The photo at right is of one such small project to bring order to my life, this one relating to everyday life, aesthetics, and with a dash of self-satisfaction thrown into the pot. The top half of the photo is how I was storing the pasta I use the most frequently, and the lower part of the photo is how I’m storing it now. There were several reasons I did that.

First, though, the self-satisfaction part: After I moved into this house, and especially during that first Covid lockdown, I began watching a lot of YouTube videos, and I subscribed to all sorts of channels. Among them were some “lifestyle” channels in which the YouTuber shares tips and tricks for things like organising the home, decluttering, even cleaning. While the information is often useful, and I often get good tips, I watch mainly because the hosts are entertaining and engaging—and, YouTube videos are usually short, which fits my attention span quite well.

What I’ve noticed about many of the videos is how often they suggest tips that I already worked out ages ago, such as, “decanting” grocery items so they don’t take up so much room in the panty. I’d realised that years ago.

I began by putting single-use packets of meal ingredients (like gravy mix) into a small bin, so they could all stand upright, making it easier for me to find what I was after. More recently, I became frustrated by rice.

I have several varieties of rice, and the bags were always sliding off a small shelf in my pantry, and that was annoying. I’d also accidentally bought a second bag of sesame seeds because the bag I had was hidden under other stuff. I first tried placing the bags in small bins, but they took up too much room. This was my next move—putting them into containers:

The two rice containers are ones I already had (and were made in New Zealand using phthalate and BPA free plastic), and the sesame seed one is a jar that coffee came in. The labels are cut from their packages. This is actually based on a trick I used decades ago: When I filed statements and bills, I made a label for the hanging file folder that was the company’s logo (usually from the envelope the bill came in). As I said to Nigel at the time, those companies had invested time and money in creating a memorable logo and to promote it, and that meant I could quickly spot the folder I was looking for.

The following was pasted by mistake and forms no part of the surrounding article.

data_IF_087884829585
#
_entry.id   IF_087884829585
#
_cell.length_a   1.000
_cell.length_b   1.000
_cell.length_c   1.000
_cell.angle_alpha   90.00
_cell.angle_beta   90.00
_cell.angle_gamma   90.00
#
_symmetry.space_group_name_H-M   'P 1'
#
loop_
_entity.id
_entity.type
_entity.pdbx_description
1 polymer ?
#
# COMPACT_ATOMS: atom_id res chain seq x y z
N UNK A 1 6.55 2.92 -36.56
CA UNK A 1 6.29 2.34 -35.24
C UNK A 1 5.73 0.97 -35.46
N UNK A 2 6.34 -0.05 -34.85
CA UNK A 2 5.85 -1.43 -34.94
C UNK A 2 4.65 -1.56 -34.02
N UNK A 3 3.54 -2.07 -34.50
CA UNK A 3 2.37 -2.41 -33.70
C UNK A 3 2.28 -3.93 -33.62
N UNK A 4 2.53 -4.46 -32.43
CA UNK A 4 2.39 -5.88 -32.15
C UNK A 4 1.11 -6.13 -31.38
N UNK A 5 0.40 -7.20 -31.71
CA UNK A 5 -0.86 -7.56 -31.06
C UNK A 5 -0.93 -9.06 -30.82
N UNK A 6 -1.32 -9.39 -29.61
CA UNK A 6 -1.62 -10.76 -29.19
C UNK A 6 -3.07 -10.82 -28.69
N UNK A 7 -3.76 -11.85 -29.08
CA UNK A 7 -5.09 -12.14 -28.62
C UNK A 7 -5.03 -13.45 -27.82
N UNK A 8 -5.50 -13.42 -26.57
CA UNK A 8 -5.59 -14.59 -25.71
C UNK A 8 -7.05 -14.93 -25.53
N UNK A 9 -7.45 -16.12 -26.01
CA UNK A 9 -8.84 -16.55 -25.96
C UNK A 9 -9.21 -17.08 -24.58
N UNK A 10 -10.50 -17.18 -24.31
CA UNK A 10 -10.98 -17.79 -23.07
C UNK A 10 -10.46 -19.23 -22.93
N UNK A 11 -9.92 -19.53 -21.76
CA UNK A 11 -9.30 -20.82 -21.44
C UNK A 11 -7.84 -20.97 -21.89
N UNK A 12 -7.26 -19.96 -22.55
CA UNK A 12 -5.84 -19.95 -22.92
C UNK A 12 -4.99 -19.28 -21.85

While our digital age means that I no longer need to file any bills or statements, the principle is the same: A recognisable label is a good idea, and the two rice labels are from a brand I’ve always bought. The Sesame seed one wasn’t, but it was certainly legible.

However, the pasta containers don’t—and won’t—have labels. Right now, they sit out on my kitchen bench, and I may keep them there even after I finally get my pantry reorganised. The plastic is as clear as glass, and it’s obvious what’s inside (they’re also made in NZ by the same company that made the rice containers above, again using phthalate and BPA free plastic). In this case, labels would be visual clutter, especially when I only stock three varieties of pasta. On the other hand, all I have several varieties of rice, almost all of which look alike to me, so having the containers clearly labelled saves me time, and I've labelled other containers, except one for "ordinary" rice. Actually, labelling is probably a topic in itself—but one for another day.